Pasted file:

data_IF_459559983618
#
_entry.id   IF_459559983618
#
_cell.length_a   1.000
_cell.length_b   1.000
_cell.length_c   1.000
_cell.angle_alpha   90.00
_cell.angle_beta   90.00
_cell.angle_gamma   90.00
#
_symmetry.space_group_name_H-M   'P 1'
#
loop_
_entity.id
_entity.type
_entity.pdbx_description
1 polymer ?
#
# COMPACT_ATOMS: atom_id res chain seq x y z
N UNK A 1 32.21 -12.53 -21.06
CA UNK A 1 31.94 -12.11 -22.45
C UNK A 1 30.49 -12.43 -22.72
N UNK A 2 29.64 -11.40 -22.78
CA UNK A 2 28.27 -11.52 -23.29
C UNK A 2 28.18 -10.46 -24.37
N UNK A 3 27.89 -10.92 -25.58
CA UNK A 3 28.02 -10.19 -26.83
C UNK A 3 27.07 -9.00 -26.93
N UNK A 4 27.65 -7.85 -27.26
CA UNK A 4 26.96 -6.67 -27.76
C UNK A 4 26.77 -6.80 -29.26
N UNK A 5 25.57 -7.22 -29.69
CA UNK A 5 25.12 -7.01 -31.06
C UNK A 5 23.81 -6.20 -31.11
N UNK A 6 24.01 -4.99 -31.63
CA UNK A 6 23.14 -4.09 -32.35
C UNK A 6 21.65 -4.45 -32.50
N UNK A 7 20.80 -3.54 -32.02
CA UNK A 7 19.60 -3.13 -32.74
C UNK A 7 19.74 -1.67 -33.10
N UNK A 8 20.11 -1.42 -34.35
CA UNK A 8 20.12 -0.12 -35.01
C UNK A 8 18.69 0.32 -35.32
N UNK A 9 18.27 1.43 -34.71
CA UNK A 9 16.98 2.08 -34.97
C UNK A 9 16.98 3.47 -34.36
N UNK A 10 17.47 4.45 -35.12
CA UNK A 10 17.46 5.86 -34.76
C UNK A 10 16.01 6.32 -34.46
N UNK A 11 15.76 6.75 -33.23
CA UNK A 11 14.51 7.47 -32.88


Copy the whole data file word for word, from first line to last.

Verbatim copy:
data_IF_459559983618
#
_entry.id   IF_459559983618
#
_cell.length_a   1.000
_cell.length_b   1.000
_cell.length_c   1.000
_cell.angle_alpha   90.00
_cell.angle_beta   90.00
_cell.angle_gamma   90.00
#
_symmetry.space_group_name_H-M   'P 1'
#
loop_
_entity.id
_entity.type
_entity.pdbx_description
1 polymer ?
#
# COMPACT_ATOMS: atom_id res chain seq x y z
N UNK A 1 32.21 -12.53 -21.06
CA UNK A 1 31.94 -12.11 -22.45
C UNK A 1 30.49 -12.43 -22.72
N UNK A 2 29.64 -11.40 -22.78
CA UNK A 2 28.27 -11.52 -23.29
C UNK A 2 28.18 -10.46 -24.37
N UNK A 3 27.89 -10.92 -25.58
CA UNK A 3 28.02 -10.19 -26.83
C UNK A 3 27.07 -9.00 -26.93
N UNK A 4 27.65 -7.85 -27.26
CA UNK A 4 26.96 -6.67 -27.76
C UNK A 4 26.77 -6.80 -29.26
N UNK A 5 25.57 -7.22 -29.69
CA UNK A 5 25.12 -7.01 -31.06
C UNK A 5 23.81 -6.20 -31.11
N UNK A 6 24.01 -4.99 -31.63
CA UNK A 6 23.14 -4.09 -32.35
C UNK A 6 21.65 -4.45 -32.50
N UNK A 7 20.80 -3.54 -32.02
CA UNK A 7 19.60 -3.13 -32.74
C UNK A 7 19.74 -1.67 -33.10
N UNK A 8 20.11 -1.42 -34.35
CA UNK A 8 20.12 -0.12 -35.01
C UNK A 8 18.69 0.32 -35.32
N UNK A 9 18.27 1.43 -34.71
CA UNK A 9 16.98 2.08 -34.97
C UNK A 9 16.98 3.47 -34.36
N UNK A 10 17.47 4.45 -35.12
CA UNK A 10 17.46 5.86 -34.76
C UNK A 10 16.01 6.32 -34.46
N UNK A 11 15.76 6.75 -33.23
CA UNK A 11 14.51 7.47 -32.88